Health questions for the Election
Here are some important questions we need to ask each of the parties about their health policies, in the run up to December's election.
We’re not talking about the usual pledges to give the NHS more funding, welcome as that is if it materializes. The nation’s health depends on far more than the NHS. As we all know prevention is better than cure.
Take the news story reported on the BBC – about the teenager who has gone blind because he lived on a diet of chips, crisps, white bread and ham, so wasn’t getting the vitamins he needed. What we eat is just one of a range of factors that can have a big influence on our health.
So, check the party manifestos to see what they are proposing to:
1. Improve child health, as the building block for long term mental and physical health.
2. Reduce the health risks from mass produced food and drink – by reducing sugar, salt and saturated fat.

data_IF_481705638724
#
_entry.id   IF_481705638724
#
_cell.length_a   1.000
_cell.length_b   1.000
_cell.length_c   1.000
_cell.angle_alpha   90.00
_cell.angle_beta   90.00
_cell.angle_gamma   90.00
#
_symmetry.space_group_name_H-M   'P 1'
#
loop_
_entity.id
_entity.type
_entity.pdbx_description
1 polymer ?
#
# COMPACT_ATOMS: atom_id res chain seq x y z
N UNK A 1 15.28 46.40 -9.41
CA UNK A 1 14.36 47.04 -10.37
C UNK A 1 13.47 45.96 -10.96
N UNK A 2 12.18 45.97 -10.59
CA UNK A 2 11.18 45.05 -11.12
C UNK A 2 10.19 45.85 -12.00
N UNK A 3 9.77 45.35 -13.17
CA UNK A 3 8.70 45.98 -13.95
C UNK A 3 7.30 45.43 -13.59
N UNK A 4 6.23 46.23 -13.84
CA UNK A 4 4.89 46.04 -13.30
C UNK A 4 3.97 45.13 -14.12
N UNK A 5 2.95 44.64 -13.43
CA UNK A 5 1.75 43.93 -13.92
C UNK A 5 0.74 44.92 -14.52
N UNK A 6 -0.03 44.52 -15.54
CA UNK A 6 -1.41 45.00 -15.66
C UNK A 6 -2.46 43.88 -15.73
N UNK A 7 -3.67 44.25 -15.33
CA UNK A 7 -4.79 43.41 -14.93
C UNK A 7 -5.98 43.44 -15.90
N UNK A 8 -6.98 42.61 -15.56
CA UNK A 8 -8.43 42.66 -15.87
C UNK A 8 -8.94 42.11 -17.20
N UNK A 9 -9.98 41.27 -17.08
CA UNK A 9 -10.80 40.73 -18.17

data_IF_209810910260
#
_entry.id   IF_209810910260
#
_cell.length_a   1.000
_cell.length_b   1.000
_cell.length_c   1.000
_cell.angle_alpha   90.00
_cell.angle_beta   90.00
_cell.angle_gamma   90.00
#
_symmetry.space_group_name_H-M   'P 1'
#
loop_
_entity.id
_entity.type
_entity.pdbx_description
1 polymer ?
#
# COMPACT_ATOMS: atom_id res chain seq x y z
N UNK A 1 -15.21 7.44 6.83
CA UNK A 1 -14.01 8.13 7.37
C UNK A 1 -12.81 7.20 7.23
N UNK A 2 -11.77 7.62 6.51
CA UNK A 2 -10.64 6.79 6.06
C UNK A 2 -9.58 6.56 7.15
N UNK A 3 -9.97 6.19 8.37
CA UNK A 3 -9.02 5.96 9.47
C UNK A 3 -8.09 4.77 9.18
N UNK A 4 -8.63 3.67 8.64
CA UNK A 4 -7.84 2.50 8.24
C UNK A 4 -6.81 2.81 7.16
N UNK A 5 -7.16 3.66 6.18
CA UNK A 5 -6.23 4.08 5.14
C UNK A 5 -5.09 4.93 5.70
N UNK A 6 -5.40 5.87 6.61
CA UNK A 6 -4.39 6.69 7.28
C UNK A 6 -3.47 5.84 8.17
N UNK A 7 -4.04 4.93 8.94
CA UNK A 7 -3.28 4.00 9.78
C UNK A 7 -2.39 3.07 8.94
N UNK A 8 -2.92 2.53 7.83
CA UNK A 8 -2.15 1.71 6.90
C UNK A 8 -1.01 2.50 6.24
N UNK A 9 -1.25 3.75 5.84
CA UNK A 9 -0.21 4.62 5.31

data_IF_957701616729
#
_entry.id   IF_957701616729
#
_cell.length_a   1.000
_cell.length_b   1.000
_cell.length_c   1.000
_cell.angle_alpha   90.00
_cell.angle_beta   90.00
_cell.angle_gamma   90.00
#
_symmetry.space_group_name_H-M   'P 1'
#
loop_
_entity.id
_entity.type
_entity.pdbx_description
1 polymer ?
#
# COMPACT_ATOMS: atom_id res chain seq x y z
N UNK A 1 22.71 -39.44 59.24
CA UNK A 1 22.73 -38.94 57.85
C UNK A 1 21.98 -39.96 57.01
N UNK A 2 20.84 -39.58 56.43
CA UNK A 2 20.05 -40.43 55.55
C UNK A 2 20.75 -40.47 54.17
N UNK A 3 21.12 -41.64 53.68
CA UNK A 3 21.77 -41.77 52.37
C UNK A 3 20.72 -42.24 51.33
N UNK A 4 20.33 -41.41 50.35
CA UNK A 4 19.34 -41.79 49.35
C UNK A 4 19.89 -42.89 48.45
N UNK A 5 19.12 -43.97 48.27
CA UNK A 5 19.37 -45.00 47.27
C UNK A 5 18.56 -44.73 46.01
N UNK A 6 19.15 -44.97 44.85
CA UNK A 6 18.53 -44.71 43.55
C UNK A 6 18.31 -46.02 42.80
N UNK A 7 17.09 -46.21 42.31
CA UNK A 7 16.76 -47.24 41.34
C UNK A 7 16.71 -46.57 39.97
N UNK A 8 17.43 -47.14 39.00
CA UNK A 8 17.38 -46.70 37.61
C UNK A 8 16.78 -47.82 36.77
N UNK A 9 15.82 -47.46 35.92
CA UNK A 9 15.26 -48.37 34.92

3. Encourage physical activity throughout people's lives.
4. Reduce binge drinking and smoking.
5. Tackle the social inequality that fuels health inequality.
6. Give deprived communities and the people in them employment, hope and purpose in life.
7. Reduce air pollution.
8. Incentivize employers to encourage health at work.
9. Learn from successful health initiatives in other countries – for example initiatives that have reduced childhood obesity in France, the Netherlands and Denmark.
10. Ensure the NHS does more to prevent illness (including mental illness) not just treat it.
These are the kind of actions needed if we're going to improve health in the UK.